Congressman Garamendi Pleased to See Groundbreaking Climate Change Accord between U.S. & China
WASHINGTON, DC – Nearly 20 years ago, as the Deputy Secretary of the U.S. Interior Department, John Garamendi helped draft America’s position during the Kyoto Protocol climate change negotiations. Today, Congressman Garamendi (D-Fairfield, CA) is pleased to see America move forward with a groundbreaking climate change agreement between the world’s two leading contributors of greenhouse gas emissions: the United States and China.
Under the accord, the United States will set a new target to cut net greenhouse gas emissions 26-28 percent below 2005 levels by 2025. At the same time, China will aim for targets to peak CO2 emissions around 2030, with the intention to try to peak early, and to increase the non-fossil fuel share of all energy to around 20 percent by 2030. Together, the U.S. and China account for more than one third of global greenhouse gas emissions.
“We need decisive action from our lawmakers to seriously address the climate crisis. Presently, far too many lawmakers willfully ignore the overwhelming scientific consensus. They are making the planet more dangerous for all of humanity,” Congressman Garamendi said. “Today’s announcement of a climate change accord between the United States and China, the world’s two largest greenhouse gas emitters, is an important but incomplete step forward.”
“We must accept the reality that through our inaction, we are creating a planet with more extreme weather, more volatile food production, more dangerous infectious diseases, rising seas levels, and more scarce freshwater supplies,” Garamendi added. “We should embrace the need for action as a moment to build the middle class through robust investments in American-made clean energy and conservation technologies and research, preparing our economy for the challenges of the future. What we can’t do is pretend the problem doesn’t exist.”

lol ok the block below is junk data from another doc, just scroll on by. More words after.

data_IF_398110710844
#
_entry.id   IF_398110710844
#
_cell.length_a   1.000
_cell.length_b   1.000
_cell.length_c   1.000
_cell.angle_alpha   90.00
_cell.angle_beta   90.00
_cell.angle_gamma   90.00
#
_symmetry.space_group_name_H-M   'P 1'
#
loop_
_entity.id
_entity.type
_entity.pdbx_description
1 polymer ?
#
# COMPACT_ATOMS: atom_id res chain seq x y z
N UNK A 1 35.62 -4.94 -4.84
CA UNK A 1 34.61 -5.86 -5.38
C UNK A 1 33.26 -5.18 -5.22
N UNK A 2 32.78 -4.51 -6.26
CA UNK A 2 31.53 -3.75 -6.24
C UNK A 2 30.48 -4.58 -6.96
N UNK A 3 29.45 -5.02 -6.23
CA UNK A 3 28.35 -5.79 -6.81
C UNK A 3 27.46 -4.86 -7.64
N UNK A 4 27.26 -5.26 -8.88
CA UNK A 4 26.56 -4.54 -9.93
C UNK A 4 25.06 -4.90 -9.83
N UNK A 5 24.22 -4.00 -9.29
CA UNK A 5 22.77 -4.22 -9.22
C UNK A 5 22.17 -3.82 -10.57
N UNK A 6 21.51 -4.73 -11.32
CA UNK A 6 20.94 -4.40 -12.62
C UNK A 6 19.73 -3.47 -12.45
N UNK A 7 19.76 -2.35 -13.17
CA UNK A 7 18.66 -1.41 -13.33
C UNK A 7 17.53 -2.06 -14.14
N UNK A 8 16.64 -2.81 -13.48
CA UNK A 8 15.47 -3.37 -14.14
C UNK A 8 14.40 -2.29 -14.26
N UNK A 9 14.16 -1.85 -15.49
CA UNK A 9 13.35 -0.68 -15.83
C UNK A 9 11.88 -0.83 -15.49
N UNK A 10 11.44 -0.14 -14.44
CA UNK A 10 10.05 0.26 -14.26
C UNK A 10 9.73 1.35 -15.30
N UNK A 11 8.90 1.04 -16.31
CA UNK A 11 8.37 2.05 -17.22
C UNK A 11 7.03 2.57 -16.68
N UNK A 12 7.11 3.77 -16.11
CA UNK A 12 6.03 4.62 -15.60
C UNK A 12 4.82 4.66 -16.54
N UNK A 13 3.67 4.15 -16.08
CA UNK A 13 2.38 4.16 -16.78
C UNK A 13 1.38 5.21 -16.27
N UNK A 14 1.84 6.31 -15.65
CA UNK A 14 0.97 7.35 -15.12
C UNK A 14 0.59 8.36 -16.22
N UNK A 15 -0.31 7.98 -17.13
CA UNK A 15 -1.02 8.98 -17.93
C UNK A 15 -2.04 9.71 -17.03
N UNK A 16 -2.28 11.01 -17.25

The new U.S. goal will double the pace of carbon pollution reduction from 1.2 percent per year on average during the 2005-2020 period to 2.3-2.8 percent per year on average between 2020 and 2025. The joint announcement marks the first time China has agreed to peak its CO2 emissions. More information on the accord is available here.
California’s 3rd District, which Congressman Garamendi represents, is an agricultural district that has been hard hit by the worst drought on record in California. While the drought has been driven by a lack of precipitation, the rapid melting of the Sierra snowpack, California’s largest freshwater reserve, has made the problem much worse. Climate change will only make the Sierra snowpack less reliable and available in the years to come, putting thousands of 3rd District jobs and billions of dollars of economic output at risk.
The 3rd District is also a leader in clean energy development, epitomized by the wind turbine farm in Rio Vista and cutting-edge environmental research at UC Davis in transportation, lighting, agriculture, and other areas.
Congressman Garamendi has long been focused on climate science and clean energy. As a State Legislator, he authored the first state alternative energy tax credit in America. He is the author of H.R. 1524, the Make It In America: Create Clean Energy Manufacturing Jobs in America Act, which would create U.S. jobs by ensuring that taxpayer dollars are spent on American-made renewable energy systems, including solar, wind, geothermal, and biofuels. Phased over a four year period, the bill requires the federal government and any state government buying renewable technologies with federal funds to purchase renewable sources of energy grown, produced, or manufactured with 85 percent American content.